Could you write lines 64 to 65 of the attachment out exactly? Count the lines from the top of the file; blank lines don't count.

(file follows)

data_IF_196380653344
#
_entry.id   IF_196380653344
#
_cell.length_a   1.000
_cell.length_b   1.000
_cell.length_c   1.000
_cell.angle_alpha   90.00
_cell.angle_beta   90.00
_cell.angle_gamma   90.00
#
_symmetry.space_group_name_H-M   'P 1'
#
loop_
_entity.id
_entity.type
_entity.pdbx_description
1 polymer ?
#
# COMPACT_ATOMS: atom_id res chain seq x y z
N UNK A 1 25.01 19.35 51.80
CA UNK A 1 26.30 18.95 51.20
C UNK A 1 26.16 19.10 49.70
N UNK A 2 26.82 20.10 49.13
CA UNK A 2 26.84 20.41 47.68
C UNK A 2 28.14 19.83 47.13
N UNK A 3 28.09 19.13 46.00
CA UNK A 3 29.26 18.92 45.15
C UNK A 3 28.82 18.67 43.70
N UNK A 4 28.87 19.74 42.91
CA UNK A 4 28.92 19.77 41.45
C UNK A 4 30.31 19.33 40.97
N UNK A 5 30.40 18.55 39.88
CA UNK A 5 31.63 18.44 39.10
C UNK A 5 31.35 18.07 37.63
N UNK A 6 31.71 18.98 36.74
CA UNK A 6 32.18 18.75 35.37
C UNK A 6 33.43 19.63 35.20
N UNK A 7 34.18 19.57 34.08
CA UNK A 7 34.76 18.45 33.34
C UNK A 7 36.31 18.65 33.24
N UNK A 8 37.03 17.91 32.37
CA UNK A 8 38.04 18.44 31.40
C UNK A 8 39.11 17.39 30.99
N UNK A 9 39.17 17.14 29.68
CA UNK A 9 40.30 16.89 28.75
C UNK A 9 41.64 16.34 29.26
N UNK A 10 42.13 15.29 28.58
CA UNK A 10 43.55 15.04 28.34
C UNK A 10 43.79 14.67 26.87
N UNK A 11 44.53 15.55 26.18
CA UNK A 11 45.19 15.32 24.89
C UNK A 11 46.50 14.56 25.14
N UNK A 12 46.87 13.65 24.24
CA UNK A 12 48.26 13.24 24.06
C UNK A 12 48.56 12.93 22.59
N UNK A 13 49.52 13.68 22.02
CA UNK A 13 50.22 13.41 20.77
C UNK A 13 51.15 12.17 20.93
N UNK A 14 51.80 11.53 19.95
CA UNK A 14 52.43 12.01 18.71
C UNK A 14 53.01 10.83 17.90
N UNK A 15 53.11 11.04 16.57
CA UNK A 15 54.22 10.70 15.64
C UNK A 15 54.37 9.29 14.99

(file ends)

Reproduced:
CA UNK A 15 54.22 10.70 15.64
C UNK A 15 54.37 9.29 14.99